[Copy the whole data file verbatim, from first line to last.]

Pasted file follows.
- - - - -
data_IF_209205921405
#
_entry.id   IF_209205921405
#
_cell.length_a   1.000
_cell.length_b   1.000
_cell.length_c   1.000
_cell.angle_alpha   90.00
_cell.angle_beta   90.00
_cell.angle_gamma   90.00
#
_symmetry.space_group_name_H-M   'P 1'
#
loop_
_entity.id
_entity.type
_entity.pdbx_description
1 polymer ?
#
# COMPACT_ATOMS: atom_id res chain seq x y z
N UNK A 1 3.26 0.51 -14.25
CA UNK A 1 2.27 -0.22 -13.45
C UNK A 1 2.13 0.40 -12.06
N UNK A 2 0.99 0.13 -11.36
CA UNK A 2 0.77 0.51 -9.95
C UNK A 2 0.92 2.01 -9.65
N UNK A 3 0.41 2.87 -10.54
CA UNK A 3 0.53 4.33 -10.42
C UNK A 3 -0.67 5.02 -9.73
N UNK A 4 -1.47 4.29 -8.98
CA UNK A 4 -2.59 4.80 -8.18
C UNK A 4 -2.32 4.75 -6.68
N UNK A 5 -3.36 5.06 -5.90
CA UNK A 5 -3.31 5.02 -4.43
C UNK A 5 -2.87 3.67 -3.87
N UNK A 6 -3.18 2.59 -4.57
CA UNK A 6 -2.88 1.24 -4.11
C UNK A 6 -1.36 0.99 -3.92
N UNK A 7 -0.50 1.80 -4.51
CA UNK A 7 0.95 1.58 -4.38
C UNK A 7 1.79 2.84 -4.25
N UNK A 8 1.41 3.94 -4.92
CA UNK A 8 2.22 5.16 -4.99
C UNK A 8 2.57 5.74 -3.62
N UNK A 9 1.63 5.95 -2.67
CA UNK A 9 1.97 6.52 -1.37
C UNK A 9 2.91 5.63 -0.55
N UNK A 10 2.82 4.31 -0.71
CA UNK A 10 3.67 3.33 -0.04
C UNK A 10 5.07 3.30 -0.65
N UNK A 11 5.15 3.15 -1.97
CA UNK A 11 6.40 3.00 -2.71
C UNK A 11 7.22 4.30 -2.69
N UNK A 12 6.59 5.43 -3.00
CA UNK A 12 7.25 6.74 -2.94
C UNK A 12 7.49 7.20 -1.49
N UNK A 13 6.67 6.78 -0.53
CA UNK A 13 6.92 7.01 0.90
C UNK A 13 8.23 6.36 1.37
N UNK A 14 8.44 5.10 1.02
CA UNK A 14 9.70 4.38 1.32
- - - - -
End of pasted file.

data_IF_209205921405
#
_entry.id   IF_209205921405
#
_cell.length_a   1.000
_cell.length_b   1.000
_cell.length_c   1.000
_cell.angle_alpha   90.00
_cell.angle_beta   90.00
_cell.angle_gamma   90.00
#
_symmetry.space_group_name_H-M   'P 1'
#
loop_
_entity.id
_entity.type
_entity.pdbx_description
1 polymer ?
#
# COMPACT_ATOMS: atom_id res chain seq x y z
N UNK A 1 3.26 0.51 -14.25
CA UNK A 1 2.27 -0.22 -13.45
C UNK A 1 2.13 0.40 -12.06
N UNK A 2 0.99 0.13 -11.36
CA UNK A 2 0.77 0.51 -9.95
C UNK A 2 0.92 2.01 -9.65
N UNK A 3 0.41 2.87 -10.54
CA UNK A 3 0.53 4.33 -10.42
C UNK A 3 -0.67 5.02 -9.73
N UNK A 4 -1.47 4.29 -8.98
CA UNK A 4 -2.59 4.80 -8.18
C UNK A 4 -2.32 4.75 -6.68
N UNK A 5 -3.36 5.06 -5.90
CA UNK A 5 -3.31 5.02 -4.43
C UNK A 5 -2.87 3.67 -3.87
N UNK A 6 -3.18 2.59 -4.57
CA UNK A 6 -2.88 1.24 -4.11
C UNK A 6 -1.36 0.99 -3.92
N UNK A 7 -0.50 1.80 -4.51
CA UNK A 7 0.95 1.58 -4.38
C UNK A 7 1.79 2.84 -4.25
N UNK A 8 1.41 3.94 -4.92
CA UNK A 8 2.22 5.16 -4.99
C UNK A 8 2.57 5.74 -3.62
N UNK A 9 1.63 5.95 -2.67
CA UNK A 9 1.97 6.52 -1.37
C UNK A 9 2.91 5.63 -0.55
N UNK A 10 2.82 4.31 -0.71
CA UNK A 10 3.67 3.33 -0.04
C UNK A 10 5.07 3.30 -0.65
N UNK A 11 5.15 3.15 -1.97
CA UNK A 11 6.40 3.00 -2.71
C UNK A 11 7.22 4.30 -2.69
N UNK A 12 6.59 5.43 -3.00
CA UNK A 12 7.25 6.74 -2.94
C UNK A 12 7.49 7.20 -1.49
N UNK A 13 6.67 6.78 -0.53
CA UNK A 13 6.92 7.01 0.90
C UNK A 13 8.23 6.36 1.37
N UNK A 14 8.44 5.10 1.02
CA UNK A 14 9.70 4.38 1.32